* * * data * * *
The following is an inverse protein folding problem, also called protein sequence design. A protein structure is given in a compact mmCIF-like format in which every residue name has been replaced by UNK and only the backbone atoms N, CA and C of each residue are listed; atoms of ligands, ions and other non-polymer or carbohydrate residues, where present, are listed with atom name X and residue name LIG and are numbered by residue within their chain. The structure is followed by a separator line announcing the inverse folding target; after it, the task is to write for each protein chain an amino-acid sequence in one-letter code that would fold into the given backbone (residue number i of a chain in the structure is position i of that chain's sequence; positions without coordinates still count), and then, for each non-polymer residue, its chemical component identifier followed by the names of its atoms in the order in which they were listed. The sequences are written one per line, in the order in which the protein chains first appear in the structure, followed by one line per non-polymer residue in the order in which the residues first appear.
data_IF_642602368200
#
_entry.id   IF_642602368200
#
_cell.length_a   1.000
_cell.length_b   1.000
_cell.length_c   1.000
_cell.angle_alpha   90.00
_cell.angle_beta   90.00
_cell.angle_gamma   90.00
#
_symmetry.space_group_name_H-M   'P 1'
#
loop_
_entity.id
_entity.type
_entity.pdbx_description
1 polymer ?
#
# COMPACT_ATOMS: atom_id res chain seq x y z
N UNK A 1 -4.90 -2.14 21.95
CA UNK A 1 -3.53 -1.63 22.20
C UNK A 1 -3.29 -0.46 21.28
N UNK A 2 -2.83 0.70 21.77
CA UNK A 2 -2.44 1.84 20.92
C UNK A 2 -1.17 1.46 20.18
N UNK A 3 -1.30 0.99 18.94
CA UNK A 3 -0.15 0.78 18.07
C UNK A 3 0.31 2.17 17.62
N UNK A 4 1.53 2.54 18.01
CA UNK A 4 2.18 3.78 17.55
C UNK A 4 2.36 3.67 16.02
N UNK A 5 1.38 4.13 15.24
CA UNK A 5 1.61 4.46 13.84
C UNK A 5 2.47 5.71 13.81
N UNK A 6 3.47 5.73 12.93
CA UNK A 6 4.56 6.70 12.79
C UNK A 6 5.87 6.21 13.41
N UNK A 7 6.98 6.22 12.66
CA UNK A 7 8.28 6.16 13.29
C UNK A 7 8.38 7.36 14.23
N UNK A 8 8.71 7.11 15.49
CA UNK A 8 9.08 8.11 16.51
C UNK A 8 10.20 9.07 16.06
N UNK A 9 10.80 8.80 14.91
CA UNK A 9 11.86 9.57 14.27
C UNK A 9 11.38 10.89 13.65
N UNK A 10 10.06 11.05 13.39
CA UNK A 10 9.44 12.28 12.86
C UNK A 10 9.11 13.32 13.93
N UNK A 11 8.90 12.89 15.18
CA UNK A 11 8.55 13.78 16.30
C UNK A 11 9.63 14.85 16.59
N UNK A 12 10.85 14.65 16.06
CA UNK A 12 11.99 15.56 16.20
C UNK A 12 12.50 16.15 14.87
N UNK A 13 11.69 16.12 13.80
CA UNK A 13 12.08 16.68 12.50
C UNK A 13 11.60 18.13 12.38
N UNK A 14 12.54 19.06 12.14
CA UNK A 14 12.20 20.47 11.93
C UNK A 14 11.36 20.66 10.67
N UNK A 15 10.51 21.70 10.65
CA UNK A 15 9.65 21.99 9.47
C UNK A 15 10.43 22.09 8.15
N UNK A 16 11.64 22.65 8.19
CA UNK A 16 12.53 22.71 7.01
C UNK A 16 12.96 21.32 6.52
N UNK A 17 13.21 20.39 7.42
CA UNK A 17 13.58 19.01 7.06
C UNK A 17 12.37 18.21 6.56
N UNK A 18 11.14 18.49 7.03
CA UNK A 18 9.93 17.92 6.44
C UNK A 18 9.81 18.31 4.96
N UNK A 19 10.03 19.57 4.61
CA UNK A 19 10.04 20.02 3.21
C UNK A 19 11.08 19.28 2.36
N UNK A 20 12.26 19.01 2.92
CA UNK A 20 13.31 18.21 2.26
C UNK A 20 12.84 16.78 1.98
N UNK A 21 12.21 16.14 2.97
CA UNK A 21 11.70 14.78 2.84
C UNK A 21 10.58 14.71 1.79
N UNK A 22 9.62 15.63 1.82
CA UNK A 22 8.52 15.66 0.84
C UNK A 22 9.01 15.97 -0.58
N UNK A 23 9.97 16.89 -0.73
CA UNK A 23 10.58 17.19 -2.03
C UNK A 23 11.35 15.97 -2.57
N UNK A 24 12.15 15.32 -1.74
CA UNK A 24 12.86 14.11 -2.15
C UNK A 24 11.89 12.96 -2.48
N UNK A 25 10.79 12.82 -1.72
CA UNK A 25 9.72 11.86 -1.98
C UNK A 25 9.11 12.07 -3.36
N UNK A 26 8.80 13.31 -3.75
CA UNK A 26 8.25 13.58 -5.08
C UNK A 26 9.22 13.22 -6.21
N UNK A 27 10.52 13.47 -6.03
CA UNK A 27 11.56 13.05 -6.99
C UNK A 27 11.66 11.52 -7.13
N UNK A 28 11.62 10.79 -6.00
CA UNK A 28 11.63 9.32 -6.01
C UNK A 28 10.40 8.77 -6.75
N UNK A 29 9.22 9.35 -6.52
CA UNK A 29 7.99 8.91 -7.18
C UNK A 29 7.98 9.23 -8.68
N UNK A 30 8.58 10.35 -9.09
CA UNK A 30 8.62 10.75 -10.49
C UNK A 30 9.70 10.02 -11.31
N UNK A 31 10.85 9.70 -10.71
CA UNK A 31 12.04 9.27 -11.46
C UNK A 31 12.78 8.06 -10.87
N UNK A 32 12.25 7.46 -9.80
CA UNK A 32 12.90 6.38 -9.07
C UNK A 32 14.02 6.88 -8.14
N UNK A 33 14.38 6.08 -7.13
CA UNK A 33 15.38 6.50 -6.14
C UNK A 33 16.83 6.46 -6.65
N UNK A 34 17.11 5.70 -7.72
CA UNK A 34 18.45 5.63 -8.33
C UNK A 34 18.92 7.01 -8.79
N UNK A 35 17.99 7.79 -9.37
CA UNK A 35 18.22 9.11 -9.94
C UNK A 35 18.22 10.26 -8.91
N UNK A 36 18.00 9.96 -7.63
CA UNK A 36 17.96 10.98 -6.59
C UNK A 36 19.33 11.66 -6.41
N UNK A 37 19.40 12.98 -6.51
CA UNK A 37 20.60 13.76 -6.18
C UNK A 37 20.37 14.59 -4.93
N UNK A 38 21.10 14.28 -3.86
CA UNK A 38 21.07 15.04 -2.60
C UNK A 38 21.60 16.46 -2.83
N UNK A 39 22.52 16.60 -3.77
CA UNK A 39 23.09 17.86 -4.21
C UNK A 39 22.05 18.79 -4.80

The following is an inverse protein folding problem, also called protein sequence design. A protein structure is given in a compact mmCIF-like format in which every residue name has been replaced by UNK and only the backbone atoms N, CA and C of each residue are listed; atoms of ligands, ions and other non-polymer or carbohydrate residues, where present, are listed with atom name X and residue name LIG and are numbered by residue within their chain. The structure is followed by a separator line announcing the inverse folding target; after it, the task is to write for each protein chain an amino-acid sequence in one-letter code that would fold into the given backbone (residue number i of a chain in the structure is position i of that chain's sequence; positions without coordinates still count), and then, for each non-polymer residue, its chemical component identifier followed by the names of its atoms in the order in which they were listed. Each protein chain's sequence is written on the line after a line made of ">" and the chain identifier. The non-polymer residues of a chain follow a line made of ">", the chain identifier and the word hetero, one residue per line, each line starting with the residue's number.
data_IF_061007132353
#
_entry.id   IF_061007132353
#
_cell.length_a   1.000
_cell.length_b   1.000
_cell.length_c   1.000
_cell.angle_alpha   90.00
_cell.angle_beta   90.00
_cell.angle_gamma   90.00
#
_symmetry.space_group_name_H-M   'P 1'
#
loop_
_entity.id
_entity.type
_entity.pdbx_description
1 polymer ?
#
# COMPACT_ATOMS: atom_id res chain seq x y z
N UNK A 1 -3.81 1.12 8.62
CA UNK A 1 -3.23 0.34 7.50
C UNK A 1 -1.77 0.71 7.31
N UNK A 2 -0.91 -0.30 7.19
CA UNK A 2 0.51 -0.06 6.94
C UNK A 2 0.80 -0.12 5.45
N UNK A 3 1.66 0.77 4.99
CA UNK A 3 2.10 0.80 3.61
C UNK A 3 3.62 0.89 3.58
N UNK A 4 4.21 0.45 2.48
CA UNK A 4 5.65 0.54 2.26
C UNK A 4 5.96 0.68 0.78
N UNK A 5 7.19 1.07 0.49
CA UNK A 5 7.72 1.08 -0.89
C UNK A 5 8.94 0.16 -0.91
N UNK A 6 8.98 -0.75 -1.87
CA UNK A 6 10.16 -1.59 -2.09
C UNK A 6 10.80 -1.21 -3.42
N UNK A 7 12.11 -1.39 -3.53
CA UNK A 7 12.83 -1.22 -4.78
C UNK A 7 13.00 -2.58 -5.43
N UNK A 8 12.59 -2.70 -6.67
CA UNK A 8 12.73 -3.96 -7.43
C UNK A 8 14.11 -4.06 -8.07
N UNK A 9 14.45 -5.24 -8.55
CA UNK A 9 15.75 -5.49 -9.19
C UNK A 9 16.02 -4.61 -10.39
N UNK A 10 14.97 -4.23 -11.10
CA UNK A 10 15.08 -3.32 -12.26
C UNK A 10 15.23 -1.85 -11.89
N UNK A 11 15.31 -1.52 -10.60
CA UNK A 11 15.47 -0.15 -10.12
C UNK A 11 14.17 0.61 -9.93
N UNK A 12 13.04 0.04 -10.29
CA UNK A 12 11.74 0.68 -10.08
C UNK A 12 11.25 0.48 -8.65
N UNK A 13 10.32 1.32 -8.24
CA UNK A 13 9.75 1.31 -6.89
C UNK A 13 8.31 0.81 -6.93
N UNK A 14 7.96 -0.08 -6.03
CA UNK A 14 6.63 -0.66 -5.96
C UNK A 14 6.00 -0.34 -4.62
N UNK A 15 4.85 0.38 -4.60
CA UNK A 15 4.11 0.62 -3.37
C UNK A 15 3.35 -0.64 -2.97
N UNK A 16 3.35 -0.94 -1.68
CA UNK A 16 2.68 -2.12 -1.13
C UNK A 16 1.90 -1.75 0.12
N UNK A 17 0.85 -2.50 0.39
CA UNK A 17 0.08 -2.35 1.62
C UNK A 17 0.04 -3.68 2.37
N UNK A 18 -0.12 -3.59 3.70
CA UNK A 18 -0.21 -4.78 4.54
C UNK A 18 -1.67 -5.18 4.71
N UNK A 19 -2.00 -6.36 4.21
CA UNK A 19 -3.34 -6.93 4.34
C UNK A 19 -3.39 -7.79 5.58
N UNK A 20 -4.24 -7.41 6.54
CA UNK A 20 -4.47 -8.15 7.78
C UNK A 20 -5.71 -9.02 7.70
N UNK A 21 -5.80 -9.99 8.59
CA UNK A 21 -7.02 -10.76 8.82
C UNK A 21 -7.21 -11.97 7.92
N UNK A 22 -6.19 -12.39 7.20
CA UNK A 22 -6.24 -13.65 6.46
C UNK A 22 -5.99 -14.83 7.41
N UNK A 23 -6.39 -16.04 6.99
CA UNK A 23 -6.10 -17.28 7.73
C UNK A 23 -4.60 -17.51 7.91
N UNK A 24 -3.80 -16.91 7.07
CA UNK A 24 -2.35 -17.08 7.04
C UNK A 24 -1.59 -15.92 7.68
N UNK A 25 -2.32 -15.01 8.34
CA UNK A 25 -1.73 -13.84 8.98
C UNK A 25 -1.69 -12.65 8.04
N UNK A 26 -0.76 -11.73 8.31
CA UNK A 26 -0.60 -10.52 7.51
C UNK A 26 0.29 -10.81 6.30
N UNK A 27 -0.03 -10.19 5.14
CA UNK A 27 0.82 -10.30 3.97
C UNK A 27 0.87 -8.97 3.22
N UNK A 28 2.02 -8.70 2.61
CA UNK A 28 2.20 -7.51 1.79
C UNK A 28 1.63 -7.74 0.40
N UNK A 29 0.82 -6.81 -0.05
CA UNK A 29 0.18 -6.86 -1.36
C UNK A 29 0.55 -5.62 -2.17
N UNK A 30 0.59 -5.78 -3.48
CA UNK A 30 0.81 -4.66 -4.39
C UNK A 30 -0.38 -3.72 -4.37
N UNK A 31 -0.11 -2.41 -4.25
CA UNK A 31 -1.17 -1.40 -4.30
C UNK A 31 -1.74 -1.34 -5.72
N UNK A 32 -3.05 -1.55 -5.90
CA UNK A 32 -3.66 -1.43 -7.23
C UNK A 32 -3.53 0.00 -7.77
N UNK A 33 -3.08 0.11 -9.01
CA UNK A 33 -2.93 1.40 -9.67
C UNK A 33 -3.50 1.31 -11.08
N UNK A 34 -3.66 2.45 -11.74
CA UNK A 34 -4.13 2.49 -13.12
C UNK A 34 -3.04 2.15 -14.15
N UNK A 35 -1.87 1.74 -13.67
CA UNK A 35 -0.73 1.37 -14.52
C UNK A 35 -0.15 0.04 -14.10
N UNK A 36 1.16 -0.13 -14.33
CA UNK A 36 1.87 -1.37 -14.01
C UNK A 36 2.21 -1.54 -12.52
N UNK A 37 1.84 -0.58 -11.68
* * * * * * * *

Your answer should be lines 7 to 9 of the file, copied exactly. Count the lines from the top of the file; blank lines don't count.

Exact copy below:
_cell.length_b   1.000
_cell.length_c   1.000
_cell.angle_alpha   90.00